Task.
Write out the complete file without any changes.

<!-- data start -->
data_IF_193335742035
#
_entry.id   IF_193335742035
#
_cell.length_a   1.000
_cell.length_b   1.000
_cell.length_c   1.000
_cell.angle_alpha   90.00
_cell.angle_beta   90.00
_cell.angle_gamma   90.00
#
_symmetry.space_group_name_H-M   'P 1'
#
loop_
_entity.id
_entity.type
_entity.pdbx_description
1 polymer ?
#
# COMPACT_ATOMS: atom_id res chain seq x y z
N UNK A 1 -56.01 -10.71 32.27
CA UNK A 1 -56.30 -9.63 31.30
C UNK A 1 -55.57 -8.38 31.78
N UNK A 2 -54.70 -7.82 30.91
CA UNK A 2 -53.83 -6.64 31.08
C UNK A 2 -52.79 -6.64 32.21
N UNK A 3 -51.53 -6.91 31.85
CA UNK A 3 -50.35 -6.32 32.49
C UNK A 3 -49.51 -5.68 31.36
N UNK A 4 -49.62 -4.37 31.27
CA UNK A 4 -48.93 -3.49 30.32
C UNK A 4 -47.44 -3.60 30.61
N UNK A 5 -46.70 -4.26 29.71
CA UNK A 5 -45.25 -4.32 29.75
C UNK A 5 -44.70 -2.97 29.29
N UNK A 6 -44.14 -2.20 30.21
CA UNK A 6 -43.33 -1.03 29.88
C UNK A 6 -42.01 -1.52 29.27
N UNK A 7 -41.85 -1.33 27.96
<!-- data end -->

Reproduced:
data_IF_193335742035
#
_entry.id   IF_193335742035
#
_cell.length_a   1.000
_cell.length_b   1.000
_cell.length_c   1.000
_cell.angle_alpha   90.00
_cell.angle_beta   90.00
_cell.angle_gamma   90.00
#
_symmetry.space_group_name_H-M   'P 1'
#
loop_
_entity.id
_entity.type
_entity.pdbx_description
1 polymer ?
#
# COMPACT_ATOMS: atom_id res chain seq x y z
N UNK A 1 -56.01 -10.71 32.27
CA UNK A 1 -56.30 -9.63 31.30
C UNK A 1 -55.57 -8.38 31.78
N UNK A 2 -54.70 -7.82 30.91
CA UNK A 2 -53.83 -6.64 31.08
C UNK A 2 -52.79 -6.64 32.21
N UNK A 3 -51.53 -6.91 31.85
CA UNK A 3 -50.35 -6.32 32.49
C UNK A 3 -49.51 -5.68 31.36
N UNK A 4 -49.62 -4.37 31.27
CA UNK A 4 -48.93 -3.49 30.32
C UNK A 4 -47.44 -3.60 30.61
N UNK A 5 -46.70 -4.26 29.71
CA UNK A 5 -45.25 -4.32 29.75
C UNK A 5 -44.70 -2.97 29.29
N UNK A 6 -44.14 -2.20 30.21
CA UNK A 6 -43.33 -1.03 29.88
C UNK A 6 -42.01 -1.52 29.27
N UNK A 7 -41.85 -1.33 27.96